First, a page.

Brad Feld's Investment Criteria

Brad Feld  venture capitalist and Managing Director Foundry Group

Feld discusses his investment criteria.  Feld first determines if the investment falls within his ‘filters’: US and Canada-domiciled early stage firms which have raised less than $3 million and fall within one of “[Foundry’s] [] [broad horizontal, abstract themes]”.  Assuming the investment fits within these filters, “[] then [Foundry] goe[s] incredibly deep on [] people and product. [] [Feld gets] excited about people who are super-obsessed about a product.  [] [If Feld wants to work with the entrepreneur, and the entrepreneur wants to work with him and is product-obsessed, and Feld has an attachment for that product, then he’ll invest.]  [] [Feld]  [already knows his markets, competitive dynamics, the business model.]  [] All [Feld] care[s] about is what [the entrepreneur is] going to do with the idea [] or the product or [where he’s taking] it”.  The best founding teams are 2-4 people half of whom are product-focused.  His optimal nascent team is 3 people, 2 of whom are product-focused, “all [of whom] are passionate [about] the product []”.  Brad Feld,  This Week in Startups # 319, published Jan. 9, 2013,  @ 25- 32 min. into interview with  Jason Calacanis;  http://www.youtube.com/watch?v=INyouAjKgR8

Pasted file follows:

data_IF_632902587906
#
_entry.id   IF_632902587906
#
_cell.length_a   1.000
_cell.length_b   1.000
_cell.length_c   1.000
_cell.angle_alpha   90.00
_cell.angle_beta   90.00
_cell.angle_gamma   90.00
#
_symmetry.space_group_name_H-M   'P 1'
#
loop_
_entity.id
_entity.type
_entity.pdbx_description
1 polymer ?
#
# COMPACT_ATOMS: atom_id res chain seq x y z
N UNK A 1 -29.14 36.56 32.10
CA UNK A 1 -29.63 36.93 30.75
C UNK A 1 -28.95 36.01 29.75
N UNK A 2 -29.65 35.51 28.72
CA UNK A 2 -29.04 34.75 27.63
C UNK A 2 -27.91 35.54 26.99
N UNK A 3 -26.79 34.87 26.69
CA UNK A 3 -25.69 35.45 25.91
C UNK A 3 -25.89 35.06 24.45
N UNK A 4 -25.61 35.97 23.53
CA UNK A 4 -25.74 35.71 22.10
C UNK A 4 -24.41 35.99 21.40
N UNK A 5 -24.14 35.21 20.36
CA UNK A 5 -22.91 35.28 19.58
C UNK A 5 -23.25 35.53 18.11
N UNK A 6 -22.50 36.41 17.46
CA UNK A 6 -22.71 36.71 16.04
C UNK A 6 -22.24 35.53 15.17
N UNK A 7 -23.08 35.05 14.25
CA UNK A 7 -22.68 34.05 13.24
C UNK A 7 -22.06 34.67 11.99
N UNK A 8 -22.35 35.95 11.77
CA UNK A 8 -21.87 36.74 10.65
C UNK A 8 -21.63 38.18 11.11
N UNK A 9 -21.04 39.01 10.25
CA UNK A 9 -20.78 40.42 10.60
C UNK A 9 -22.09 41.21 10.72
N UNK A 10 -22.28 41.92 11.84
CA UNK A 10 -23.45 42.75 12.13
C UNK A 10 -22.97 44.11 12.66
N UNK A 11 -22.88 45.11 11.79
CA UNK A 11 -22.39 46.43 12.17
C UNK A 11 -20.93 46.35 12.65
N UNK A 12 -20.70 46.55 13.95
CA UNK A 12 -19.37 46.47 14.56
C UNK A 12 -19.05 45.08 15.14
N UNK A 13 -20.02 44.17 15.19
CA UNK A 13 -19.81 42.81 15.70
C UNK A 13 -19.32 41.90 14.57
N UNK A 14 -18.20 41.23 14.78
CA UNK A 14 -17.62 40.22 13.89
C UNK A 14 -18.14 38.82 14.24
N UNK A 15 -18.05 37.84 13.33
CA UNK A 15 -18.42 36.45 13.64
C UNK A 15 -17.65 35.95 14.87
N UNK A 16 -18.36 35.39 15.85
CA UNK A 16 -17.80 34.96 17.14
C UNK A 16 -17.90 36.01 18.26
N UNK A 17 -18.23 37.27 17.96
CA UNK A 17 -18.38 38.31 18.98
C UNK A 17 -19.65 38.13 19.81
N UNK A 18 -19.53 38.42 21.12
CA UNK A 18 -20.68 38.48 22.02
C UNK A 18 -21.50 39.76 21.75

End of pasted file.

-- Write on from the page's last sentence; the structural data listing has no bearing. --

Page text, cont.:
Brad Feld: 3 Types of Angel Investors

Brad Feld venture capitalist and Managing Director Foundry Group

“[] [entrepreneurs will] encounter three types of angel investors. The first type [] the potential [lead investor]” is decisive and “[] [will lead the round if interested or quickly decline]”.  This is optimal for entrepreneurs because “[entrepreneurs will know where they stand []”.